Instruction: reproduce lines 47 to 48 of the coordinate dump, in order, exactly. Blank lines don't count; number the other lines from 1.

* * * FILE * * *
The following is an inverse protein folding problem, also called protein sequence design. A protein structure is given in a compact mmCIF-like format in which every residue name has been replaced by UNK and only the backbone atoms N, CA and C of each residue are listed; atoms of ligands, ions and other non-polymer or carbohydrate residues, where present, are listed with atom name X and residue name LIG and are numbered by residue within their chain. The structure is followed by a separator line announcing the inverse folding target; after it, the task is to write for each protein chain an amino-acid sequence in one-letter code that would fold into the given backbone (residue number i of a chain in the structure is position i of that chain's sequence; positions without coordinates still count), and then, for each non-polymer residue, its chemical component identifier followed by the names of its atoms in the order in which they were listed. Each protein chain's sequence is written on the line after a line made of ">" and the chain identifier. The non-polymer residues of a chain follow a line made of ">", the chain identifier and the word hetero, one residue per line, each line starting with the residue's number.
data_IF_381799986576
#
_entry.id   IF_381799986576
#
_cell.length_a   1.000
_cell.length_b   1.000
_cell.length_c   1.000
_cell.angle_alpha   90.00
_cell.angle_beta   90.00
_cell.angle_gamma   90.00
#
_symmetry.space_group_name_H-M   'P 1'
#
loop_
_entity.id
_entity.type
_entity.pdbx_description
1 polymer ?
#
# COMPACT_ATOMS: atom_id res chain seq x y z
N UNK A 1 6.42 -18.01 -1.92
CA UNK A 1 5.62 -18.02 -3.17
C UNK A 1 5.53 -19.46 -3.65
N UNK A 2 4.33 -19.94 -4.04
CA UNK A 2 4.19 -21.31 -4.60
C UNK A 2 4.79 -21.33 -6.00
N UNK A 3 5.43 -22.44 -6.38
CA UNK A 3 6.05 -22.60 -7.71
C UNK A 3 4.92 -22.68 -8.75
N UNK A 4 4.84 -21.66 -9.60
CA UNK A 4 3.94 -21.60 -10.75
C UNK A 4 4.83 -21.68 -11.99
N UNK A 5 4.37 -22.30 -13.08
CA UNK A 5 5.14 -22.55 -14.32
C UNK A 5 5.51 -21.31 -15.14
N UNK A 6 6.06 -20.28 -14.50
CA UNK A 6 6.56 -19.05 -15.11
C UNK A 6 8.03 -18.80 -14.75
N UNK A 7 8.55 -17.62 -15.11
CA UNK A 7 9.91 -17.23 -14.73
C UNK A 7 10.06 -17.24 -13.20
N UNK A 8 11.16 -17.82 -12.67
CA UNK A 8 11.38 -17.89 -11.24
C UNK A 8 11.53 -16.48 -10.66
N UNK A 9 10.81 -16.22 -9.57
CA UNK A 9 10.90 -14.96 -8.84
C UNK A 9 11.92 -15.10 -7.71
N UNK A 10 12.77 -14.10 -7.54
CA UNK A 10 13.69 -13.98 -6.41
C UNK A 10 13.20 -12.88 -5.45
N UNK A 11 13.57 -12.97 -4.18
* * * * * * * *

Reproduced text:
CA UNK A 9 10.90 -14.96 -8.84
C UNK A 9 11.92 -15.10 -7.71